Pregnancy Leave from Work: Understanding All of The Elements

Mid-Michigan Moms is thrilled to partner with McLaren Lapeer Region and McLaren Flint to bring you Navigating Your Pregnancy, an editorial series event. In this installment of our Editorial Series Collection, McLaren, and the #MidMichiganMoms team share fifteen different posts addressing all aspects of life as a pregnant woman. From humor to stories of perseverance, no topic is left off the table. Tune in, learn, share, and join the conversation!

When making your pregnancy leave plan from work, it is vital to understand all the elements involved.

pregnancy leave

You need to know your rights as a pregnant woman when taking pregnancy leave. If you have worked in the United States for more than a year and are a part of a company that houses more than 50 employees, the Family and Medical Leave Act (FMLA) allows you 12 weeks of unpaid leave to care for a newborn. Laws involving maternity leave vary by state, so it is best to do your research while planning your leave.

It is also important to learn your specific company’s employee handbook to assess their rules and regulations for maternity leave. Be sure to tell your boss first about your pregnancy. It is usually best to share this information towards the end of your first trimester, as the risk of miscarriage is significantly lower at this time.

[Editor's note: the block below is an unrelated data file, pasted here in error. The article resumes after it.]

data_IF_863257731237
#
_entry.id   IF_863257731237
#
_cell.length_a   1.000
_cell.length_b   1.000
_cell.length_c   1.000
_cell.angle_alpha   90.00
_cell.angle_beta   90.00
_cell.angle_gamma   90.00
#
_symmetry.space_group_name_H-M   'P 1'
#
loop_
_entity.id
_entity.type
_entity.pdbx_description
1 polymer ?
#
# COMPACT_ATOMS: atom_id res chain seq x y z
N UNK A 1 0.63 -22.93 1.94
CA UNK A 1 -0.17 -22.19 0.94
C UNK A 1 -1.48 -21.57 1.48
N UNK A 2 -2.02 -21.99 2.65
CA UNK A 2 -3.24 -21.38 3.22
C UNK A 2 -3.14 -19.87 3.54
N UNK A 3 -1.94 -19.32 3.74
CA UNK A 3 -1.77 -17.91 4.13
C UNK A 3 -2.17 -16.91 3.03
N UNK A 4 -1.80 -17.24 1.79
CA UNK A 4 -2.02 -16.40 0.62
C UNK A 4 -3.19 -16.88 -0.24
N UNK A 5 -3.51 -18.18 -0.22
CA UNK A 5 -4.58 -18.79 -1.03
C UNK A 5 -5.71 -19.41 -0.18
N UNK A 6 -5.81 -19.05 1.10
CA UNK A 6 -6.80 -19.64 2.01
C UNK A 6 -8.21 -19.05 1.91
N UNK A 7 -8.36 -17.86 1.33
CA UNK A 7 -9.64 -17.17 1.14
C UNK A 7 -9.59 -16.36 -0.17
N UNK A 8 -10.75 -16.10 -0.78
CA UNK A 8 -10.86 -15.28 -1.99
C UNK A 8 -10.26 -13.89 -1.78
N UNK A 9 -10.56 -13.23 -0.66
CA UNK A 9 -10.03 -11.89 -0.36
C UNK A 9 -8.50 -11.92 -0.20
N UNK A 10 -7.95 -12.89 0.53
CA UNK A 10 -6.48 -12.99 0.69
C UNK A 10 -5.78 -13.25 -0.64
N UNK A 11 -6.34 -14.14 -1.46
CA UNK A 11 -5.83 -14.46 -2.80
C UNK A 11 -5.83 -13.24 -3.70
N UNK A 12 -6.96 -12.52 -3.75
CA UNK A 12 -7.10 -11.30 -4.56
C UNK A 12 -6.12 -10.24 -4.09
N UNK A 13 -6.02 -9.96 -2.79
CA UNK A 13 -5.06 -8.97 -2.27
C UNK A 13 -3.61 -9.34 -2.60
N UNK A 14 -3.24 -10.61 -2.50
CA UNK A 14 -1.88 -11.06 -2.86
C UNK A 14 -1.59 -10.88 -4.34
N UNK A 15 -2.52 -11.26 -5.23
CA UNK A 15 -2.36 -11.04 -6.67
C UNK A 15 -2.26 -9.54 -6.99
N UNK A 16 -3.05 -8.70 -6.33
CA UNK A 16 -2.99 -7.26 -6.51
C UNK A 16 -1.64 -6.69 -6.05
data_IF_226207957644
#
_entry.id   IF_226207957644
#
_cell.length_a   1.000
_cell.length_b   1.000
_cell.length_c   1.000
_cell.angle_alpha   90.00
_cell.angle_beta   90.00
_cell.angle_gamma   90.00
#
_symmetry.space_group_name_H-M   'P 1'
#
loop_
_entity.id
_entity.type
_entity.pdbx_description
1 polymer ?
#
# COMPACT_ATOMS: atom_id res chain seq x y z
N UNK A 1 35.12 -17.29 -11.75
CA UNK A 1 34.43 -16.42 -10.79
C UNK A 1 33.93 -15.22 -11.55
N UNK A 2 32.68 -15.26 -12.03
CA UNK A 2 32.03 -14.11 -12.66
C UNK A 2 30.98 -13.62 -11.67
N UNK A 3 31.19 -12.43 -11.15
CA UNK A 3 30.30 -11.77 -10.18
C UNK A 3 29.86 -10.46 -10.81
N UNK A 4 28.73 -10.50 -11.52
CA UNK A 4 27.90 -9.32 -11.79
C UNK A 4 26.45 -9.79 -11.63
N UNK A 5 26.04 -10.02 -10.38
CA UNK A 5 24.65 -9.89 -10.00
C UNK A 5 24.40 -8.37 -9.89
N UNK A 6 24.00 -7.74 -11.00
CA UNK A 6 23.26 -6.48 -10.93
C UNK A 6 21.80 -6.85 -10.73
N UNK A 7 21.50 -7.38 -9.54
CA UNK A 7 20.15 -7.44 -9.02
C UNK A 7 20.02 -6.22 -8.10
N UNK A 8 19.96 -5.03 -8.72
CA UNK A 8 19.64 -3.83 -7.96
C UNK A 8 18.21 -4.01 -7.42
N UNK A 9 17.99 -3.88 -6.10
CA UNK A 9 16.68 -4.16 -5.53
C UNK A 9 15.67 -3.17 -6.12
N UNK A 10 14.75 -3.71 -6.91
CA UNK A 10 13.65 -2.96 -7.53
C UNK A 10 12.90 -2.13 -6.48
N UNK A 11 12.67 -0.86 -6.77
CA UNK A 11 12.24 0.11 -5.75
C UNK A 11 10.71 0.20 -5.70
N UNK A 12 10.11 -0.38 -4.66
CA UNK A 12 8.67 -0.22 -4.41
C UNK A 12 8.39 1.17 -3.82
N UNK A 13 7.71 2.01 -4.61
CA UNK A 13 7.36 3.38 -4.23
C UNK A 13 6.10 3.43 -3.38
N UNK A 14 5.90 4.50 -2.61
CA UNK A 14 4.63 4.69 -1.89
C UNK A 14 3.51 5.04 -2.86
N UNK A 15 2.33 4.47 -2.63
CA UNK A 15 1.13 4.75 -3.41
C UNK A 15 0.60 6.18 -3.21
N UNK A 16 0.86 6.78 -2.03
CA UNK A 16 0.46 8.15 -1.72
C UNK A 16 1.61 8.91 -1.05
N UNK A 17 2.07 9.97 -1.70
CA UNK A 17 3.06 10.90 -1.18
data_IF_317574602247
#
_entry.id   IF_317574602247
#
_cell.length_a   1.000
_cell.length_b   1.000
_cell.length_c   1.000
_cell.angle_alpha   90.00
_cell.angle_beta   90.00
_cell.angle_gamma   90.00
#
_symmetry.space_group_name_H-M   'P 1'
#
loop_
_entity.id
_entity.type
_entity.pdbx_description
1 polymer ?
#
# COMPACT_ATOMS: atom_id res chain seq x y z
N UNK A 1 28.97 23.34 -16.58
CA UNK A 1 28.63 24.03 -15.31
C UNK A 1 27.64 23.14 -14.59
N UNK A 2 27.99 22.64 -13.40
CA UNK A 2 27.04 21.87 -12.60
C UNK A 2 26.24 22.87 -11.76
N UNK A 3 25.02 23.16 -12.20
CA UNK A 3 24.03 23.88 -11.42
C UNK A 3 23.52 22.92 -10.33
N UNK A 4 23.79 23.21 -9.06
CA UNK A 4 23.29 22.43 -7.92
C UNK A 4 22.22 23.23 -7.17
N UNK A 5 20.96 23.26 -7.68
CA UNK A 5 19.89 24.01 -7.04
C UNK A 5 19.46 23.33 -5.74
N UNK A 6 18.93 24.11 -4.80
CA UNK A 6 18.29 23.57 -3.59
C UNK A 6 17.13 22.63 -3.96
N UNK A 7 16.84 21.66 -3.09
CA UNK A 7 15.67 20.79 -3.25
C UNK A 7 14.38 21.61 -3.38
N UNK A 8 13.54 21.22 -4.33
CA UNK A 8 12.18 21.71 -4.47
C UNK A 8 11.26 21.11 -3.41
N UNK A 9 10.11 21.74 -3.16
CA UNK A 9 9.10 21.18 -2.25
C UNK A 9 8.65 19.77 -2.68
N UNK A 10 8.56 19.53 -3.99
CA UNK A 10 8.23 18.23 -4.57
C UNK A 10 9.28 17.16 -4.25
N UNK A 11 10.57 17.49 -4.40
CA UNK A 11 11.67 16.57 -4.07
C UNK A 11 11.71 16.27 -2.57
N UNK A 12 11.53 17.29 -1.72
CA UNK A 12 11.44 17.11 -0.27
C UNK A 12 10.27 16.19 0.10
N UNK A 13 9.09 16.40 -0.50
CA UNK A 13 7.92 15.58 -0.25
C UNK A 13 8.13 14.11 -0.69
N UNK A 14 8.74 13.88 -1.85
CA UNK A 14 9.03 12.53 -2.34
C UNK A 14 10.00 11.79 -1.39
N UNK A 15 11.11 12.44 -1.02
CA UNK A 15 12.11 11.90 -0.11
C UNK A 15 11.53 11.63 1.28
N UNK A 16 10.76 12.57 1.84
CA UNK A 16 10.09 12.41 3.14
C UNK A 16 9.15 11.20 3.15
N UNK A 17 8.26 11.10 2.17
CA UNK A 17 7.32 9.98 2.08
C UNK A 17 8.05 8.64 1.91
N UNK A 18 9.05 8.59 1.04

Make a plan with your boss for your pregnancy leave that addresses what will need to be done in your absence and when you are likely to return. You may choose a specific day to start your maternity leave or you may choose to work up until the very last minute. Many mothers choose to work up until the last minute, so they are able to save all their maternity leave days for the time after their baby is born. You could also choose to work from home or your last few days before birth if your company allows.

Planning to return to work after pregnancy can be stressful. For tips to managing stress during pregnancy or pregnancy leave, check out these quick and easy science-backed tips and tricks provided by Dr. Jennifer Carty McIntosh, Ph.D. And of course, never hesitate to reach out to your primary medical care professional if you are seeking support and advice.

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Jennifer Carty Mcintosh, PhD, LP

Dr. Carty Mcintosh is a Clinical Psychologist who completed a fellowship in clinical health psychology in primary care. She attended medical school at Wayne State University. She is accepting new patients at the McLaren Flint Family Medicine & Behavioral Health Center.


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To read more from our 2020 editorial series, ‘Navigating Your Pregnancy’, click here.


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